Mending Iraq

Can Abadi Bridge the Country's Sectarian Divide?

Iraqi Prime Minister Haider al-Abadi, December 3, 2014. Philippe Wojazer / Courtesy Reuters

Iraqi Prime Minister Haider al-Abadi, once an obscure parliamentarian who had been exiled to the United Kingdom under former President Saddam Hussein, recently emerged from the shadows of the Dawa party to lead his country out of the most threatening security and political crisis it has seen since 2003. He was formally appointed to office on September 8, inheriting a country that was essentially in ruins. A third of Iraq had fallen to the Sunni militants of the Islamic State of Iraq and al-Sham (ISIS), including Mosul, the country’s second-largest city; the Kurds had moved to take oil-rich Kirkuk and threatened to secede; and the Shia were bracing for further ISIS advances.

Although Abadi was an untested leader, his initial appointment solicited broad domestic and international approval because of his promise, as a Shia, to balance the conflicting interests of Iraq’s ethno-sectarian groups: Sunnis, Shia, and Kurds. Abadi also had a reputation in the parliament as a conciliatory and solution-oriented leader. To be fair, some of the premature fanfare around Abadi might have actually stemmed from the collective relief that his divisive predecessor, Nouri al-Maliki, was finally departing. In his first two terms, Maliki had alienated the Sunnis and Kurds, as well as the Gulf states and Turkey, with his tunnel-vision plan to consolidate power for his Shia faction.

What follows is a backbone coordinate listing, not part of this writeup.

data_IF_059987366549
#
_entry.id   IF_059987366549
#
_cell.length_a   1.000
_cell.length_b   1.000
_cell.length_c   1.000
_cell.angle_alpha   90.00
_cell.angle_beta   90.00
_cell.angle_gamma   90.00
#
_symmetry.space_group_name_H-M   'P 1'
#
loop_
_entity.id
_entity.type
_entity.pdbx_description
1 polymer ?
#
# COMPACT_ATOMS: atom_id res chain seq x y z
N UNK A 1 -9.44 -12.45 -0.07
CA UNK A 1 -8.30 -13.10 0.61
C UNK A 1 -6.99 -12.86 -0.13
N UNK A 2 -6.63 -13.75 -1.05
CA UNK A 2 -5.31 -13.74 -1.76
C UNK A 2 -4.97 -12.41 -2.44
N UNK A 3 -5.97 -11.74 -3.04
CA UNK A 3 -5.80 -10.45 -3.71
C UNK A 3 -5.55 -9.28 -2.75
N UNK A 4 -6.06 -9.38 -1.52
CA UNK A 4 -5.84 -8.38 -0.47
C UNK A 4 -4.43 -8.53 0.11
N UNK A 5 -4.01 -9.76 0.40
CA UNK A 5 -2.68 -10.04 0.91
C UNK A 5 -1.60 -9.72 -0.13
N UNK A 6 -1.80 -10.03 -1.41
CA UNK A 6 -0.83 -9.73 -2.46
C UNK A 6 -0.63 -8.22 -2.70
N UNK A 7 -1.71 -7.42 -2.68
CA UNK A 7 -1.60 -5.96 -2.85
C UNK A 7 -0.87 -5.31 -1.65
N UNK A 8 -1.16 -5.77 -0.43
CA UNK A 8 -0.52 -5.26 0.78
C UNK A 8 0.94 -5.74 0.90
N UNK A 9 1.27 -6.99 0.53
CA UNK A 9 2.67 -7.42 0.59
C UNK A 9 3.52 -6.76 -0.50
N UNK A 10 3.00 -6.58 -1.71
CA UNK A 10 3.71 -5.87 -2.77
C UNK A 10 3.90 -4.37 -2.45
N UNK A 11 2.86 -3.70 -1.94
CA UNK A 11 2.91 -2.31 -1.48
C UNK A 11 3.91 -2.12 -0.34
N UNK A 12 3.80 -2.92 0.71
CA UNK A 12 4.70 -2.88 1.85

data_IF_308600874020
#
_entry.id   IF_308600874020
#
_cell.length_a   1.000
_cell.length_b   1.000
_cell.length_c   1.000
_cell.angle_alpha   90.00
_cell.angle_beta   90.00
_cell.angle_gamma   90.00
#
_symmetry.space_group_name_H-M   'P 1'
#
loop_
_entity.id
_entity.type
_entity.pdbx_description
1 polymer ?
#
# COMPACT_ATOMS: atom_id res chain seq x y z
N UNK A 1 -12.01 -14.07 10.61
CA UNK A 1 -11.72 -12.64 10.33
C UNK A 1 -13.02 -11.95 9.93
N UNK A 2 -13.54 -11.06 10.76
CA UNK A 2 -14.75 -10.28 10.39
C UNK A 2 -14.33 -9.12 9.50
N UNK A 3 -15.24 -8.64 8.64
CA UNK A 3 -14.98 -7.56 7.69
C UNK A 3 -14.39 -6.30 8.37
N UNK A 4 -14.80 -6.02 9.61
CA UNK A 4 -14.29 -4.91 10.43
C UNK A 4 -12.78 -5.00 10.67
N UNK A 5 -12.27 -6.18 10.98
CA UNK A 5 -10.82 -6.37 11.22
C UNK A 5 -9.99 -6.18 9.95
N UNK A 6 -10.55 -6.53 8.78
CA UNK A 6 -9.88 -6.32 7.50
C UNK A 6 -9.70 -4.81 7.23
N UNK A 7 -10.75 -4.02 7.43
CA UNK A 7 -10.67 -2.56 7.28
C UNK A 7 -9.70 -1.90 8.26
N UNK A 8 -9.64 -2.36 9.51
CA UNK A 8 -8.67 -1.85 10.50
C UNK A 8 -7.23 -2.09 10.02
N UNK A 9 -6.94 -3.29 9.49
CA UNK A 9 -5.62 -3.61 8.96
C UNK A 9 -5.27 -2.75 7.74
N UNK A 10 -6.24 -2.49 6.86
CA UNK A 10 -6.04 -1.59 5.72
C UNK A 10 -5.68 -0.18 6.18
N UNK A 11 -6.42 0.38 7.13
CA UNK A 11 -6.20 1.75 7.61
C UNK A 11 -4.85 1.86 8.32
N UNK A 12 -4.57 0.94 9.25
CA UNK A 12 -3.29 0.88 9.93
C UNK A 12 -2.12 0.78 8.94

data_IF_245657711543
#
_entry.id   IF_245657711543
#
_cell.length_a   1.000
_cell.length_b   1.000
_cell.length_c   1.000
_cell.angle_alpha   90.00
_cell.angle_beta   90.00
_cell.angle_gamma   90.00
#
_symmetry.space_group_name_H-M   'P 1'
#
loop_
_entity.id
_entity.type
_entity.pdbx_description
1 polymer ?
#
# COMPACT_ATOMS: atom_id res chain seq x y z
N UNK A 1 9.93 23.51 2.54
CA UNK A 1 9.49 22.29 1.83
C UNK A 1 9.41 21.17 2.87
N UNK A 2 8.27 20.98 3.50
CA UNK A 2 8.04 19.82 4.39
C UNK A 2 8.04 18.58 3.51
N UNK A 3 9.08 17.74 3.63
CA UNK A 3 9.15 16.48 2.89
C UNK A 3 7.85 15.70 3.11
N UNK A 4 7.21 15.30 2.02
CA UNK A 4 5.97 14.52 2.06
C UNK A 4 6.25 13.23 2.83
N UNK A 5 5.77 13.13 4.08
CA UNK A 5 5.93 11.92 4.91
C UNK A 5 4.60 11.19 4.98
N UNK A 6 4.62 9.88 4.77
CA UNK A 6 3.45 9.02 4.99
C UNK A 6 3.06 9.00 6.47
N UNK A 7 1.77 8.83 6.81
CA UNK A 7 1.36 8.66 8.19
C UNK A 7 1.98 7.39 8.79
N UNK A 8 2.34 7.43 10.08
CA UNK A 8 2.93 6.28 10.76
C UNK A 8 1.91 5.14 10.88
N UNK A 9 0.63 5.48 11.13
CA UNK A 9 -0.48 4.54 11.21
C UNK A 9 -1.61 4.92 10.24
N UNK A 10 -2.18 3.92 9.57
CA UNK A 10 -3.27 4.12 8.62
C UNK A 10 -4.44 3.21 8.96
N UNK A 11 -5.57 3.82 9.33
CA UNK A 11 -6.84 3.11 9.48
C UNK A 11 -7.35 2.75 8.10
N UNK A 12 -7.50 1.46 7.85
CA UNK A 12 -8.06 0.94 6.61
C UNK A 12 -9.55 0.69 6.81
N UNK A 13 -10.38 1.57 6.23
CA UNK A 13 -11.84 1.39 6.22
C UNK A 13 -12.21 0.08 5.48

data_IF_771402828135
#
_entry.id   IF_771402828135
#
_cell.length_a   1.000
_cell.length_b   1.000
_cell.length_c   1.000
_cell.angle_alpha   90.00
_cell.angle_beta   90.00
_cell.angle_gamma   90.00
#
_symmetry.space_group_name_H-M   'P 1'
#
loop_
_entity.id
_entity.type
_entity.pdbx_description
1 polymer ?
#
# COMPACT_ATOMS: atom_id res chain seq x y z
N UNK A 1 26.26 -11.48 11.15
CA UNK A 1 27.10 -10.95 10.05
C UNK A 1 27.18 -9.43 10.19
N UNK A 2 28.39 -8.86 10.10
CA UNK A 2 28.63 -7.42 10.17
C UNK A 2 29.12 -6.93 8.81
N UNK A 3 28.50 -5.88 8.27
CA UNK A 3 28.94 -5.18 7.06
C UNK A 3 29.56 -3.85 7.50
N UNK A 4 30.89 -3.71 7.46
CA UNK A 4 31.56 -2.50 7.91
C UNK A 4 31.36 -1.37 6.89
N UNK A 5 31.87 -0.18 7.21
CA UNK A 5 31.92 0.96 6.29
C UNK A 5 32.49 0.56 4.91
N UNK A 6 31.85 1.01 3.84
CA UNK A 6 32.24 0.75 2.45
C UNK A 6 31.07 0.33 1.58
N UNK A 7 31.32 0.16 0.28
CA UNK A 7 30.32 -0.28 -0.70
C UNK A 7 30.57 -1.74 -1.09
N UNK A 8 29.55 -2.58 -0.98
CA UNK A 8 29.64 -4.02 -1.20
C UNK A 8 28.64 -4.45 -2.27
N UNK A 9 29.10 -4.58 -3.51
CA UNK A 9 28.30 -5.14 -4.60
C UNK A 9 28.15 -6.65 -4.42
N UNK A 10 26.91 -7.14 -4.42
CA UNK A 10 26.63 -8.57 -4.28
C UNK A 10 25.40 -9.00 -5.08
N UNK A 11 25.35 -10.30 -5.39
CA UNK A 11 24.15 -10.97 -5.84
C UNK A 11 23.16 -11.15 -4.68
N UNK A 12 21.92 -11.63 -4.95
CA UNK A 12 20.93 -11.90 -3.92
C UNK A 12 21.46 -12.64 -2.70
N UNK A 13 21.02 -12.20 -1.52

But Abadi has not disappointed in his first hundred days in office, even if he will be severely tested by the onerous challenges that lie ahead.


A defining moment of Abadi’s first few months as prime minister was easing the long standoff between Baghdad and Iraqi Kurdistan over oil wealth sharing and finally offering support to the Kurdish military forces, known as the peshmerga, which had been sorely neglected under Maliki. Under a new agreement forged in mid-December, Baghdad will pay the Kurdistan Regional Government (KRG) half of all revenue generated from Kurdish-controlled oil fields. It will also fund the peshmerga and allow the United States to arm

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